Judith M. Bardwick, Ph.D.
When life is orderly and tasks are predictable and most things are going well, people neither want nor need much leadership. Comfortable people are not looking for a leader and change. In those circumstances people want “peace time” management and leadership.
“Peace time” management involves incremental modification of what exists without major disruption and without any major emotional consequences. In “peace time”, when there’s no sense of emergency or urgency, “leaders” don’t have to be special and they don’t have to generate an emotional following. “Leaders” are simply people who occupy positions of power. Anyone in those positions is seen as a “leader” irrespective of what they do, because there’s no need to do very much. And that’s fine with their followers as long as life remains comfortable and orderly.
Today there are few circumstances in which “peace time” conditions prevail. It’s just the opposite in this era of globalization we must find comfort in endless danger.
Technology has created a borderless world. More and more, it doesn’t matter where work is done. Everyone has lost the protection of distance and time, as this results in increased opportunities and greatly increased competition.
The desire for leadership results from crisis and urgency – what I call “war time”. In “war time” conditions, when the world is scary and the future uncertain, when people are experiencing fear, dread, and exhaustion, they have an emotional need for a leader, a person whom they can trust and to whom they can make an emotional commitment.
Emotional Leadership in “war time” requires the leaders:
Define the business of the business. Deciding what’s the business of the business is the first step in setting priorities. Setting priorities is a major leadership responsibility, because without priorities, efforts are splintered. Leaders must get people to focus, to be involved only in what matters the most. The best leadership frames the organization’s mission and values in ways that people find transcendent: The goals of the business are transformed from the dross of ordinary work into goals worthy of heroic efforts.
Create a winning strategy. Leaders create a strategy that causes the organization to succeed, to grow, and beat the competition. A winning strategy depends on what the organization does better than anyone else to be the customer’s choice. For strategy to succeed it must anticipate, create and guide change and it must create commitment. It needs to be so plausible, bold, and achievable that it generates the conviction that even if the journey is hard, it’s worth taking because the strategy has created a major competitive advantage.
Communicate persuasively. Leaders know that trust is a competitive advantage. Basically, trust is a matter of predictability. People trust others when they’re told something will happen and it does which is why major change always threatens trust and confidence in the leadership. Absent or ineffective communication results in an enormous increase in mistrust, cynicism, and a huge decline in confidence in the leadership. During periods of change, most leaders send out too many communications so not much gets through. Leaders must decide what few pieces of information people really need to know, simplify the messages, and communicate in person.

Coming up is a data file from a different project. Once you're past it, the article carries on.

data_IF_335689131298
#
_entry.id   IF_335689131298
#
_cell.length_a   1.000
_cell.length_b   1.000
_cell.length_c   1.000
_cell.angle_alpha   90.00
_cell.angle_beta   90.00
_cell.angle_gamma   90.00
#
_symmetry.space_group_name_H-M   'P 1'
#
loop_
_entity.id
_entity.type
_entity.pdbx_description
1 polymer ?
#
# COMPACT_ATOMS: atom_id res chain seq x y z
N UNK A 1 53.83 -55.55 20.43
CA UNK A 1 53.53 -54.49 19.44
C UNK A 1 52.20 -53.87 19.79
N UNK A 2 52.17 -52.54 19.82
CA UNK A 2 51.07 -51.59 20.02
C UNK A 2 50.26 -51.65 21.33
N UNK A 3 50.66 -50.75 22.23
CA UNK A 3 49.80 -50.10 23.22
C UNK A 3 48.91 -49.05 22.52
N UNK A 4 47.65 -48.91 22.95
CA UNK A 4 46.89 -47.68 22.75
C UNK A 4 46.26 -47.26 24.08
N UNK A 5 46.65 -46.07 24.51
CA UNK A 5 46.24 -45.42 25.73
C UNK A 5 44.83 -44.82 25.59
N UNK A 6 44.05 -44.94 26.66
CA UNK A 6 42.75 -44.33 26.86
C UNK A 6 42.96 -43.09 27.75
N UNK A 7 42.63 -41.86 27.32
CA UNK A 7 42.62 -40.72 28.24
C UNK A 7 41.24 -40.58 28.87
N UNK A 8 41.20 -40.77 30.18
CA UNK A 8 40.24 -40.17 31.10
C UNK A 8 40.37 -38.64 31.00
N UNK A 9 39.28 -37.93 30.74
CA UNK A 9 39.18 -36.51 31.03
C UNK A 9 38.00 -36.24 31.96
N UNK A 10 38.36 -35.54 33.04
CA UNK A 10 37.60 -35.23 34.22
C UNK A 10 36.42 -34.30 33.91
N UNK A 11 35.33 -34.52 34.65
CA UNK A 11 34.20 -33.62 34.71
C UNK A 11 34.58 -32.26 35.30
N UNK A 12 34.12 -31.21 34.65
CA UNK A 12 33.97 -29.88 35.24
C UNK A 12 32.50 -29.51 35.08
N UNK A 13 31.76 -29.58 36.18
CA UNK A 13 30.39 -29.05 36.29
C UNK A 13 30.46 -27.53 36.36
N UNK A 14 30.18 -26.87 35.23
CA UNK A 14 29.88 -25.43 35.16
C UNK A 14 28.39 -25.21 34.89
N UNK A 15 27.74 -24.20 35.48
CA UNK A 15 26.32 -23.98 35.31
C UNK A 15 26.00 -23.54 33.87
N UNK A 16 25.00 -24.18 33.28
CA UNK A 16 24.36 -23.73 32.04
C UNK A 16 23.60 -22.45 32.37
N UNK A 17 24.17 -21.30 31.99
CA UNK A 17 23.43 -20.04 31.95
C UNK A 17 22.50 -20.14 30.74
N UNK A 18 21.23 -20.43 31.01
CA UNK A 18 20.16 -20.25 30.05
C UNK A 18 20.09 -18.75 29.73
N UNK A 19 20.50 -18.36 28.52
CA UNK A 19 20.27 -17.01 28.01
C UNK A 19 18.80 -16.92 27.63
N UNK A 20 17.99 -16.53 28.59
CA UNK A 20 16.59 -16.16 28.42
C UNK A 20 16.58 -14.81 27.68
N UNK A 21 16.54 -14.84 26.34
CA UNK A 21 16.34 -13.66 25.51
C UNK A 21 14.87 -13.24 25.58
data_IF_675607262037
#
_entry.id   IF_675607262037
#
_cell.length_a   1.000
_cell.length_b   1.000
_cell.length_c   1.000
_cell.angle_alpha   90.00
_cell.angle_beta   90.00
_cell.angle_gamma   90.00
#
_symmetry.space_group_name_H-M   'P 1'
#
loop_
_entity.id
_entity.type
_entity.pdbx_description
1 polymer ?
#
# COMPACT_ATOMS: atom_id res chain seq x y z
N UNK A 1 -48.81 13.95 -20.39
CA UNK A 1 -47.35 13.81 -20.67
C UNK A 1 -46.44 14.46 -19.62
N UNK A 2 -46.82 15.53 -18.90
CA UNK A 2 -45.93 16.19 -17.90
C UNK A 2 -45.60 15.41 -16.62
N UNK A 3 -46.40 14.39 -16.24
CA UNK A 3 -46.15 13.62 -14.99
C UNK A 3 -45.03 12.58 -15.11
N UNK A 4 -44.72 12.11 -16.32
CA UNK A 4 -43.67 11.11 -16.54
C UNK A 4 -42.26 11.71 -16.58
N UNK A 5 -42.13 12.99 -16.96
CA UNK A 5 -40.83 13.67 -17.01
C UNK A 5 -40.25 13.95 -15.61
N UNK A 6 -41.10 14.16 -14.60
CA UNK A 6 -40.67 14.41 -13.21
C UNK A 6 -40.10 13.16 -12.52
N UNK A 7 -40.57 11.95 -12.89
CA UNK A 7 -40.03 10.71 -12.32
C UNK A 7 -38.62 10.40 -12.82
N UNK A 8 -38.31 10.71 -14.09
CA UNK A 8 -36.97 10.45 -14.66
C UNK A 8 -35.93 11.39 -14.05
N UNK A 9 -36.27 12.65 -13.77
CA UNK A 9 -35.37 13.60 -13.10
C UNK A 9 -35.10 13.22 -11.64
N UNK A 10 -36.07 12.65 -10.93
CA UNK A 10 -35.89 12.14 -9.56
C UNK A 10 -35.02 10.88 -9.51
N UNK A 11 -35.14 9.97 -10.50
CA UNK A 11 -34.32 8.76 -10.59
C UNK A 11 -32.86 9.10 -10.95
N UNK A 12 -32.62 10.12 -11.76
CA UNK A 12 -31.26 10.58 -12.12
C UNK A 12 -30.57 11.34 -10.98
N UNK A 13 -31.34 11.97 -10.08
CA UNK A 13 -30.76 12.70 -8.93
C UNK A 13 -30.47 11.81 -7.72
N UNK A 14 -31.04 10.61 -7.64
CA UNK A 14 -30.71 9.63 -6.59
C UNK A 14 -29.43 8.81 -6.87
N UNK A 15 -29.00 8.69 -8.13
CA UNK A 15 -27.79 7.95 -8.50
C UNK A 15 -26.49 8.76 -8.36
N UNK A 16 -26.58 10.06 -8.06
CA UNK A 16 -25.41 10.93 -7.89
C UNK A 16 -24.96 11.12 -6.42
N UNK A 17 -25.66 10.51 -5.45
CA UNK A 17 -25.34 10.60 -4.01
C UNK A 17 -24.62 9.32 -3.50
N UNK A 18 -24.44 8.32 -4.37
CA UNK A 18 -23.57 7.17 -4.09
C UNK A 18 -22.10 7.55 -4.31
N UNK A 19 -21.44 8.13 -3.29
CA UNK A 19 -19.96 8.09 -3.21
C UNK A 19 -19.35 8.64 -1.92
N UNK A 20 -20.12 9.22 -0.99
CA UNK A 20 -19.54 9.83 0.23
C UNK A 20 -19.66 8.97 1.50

Behave with integrity. Without integrity, trust is never achieved. The best leaders are transparent; they do what they say, they walk the talk. People believe them because they act in line with the values they espouse; there are no Machiavellian games of manipulation. Having integrity requires being truthful with one’s self as well as with others. Behaving with integrity means being consistent in choices and actions which require conviction and a steadfastness of purpose in distinguishing between right and wrong, wise and foolish.
Respect others. The best leaders don’t waste other people’s brains. Leaders need a core sense of confidence which allows them to be comfortable receiving input, including disagreement, from others. They don’t experience needing other people’s input as demeaning. Today, subordinates can bring lots of experience, knowledge and skills to the table, if their leaders are willing to hear. Hearing others, like empowering others, isn’t a matter of process; it’s a matter of respect.
Act. The “peace time” manager is great at planning and logistics, tasks in which people work hard but no one gets hurt. In contrast, in “war time” leaders must consider doing the unbearable. Thus “war time” leadership requires strength of character, self-discipline, courage and often deviance from what’s popular. When leaders don’t act they are perceived as indecisive and weak – and that increases people’s sense of anxiety, powerlessness and insecurity. People need to perceive that leaders believe that change creates more opportunity than threat. Thus, even while leaders must keep contact with reality, they also must be optimists.
Today, leaders must convince people that dealing with unending change will result in something better. Leadership, ultimately, is an emotional bond, sometimes even a passionate commitment between followers and the leader’s goals. Leaders generate hope and conviction in followers.
At the emotional level, “war time” leaders create followers because they generate confidence in people who are frightened, certainty in people who were vacillating, action where there was hesitation, strength where there was weakness, expertise where there was floundering, courage where there was fear and effective optimism where there was cynicism.
“War time” leadership is not intellectual or cognitive, it always is emotional.